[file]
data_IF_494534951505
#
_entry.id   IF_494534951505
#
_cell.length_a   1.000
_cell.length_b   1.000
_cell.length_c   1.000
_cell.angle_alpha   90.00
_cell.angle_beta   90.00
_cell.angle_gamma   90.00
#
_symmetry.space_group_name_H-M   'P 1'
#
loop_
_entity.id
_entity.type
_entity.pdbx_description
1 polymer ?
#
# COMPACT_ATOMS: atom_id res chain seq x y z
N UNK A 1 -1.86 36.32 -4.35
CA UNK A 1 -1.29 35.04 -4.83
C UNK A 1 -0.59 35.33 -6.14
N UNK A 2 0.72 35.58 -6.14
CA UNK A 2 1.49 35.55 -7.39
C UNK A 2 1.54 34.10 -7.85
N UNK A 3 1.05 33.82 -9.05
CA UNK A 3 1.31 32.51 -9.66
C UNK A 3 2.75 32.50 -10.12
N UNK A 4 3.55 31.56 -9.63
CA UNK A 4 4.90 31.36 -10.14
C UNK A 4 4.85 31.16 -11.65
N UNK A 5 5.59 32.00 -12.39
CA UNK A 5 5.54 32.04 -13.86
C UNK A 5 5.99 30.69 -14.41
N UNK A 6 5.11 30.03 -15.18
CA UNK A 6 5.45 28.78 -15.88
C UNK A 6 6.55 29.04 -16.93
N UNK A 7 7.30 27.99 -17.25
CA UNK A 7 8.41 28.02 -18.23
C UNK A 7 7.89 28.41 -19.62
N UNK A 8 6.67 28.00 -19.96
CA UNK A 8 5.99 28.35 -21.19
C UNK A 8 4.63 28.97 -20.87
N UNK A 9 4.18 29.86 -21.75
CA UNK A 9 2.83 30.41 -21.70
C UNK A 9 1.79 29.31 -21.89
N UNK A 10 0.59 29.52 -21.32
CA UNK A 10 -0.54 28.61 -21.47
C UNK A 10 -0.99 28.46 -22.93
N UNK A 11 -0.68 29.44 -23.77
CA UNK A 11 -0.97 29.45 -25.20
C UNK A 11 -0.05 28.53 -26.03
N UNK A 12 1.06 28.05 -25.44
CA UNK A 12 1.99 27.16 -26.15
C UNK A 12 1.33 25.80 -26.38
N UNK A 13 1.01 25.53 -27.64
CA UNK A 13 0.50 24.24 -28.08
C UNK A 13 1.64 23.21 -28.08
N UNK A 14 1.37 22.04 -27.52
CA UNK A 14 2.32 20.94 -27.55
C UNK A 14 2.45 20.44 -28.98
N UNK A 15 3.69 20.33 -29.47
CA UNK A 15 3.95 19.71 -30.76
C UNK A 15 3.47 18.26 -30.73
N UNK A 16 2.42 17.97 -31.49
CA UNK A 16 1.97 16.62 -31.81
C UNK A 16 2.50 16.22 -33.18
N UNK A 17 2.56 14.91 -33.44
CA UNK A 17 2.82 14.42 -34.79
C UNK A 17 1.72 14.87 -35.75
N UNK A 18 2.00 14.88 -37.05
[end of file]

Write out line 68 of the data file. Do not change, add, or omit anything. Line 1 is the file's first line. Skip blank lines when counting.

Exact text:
C UNK A 16 2.50 16.22 -33.18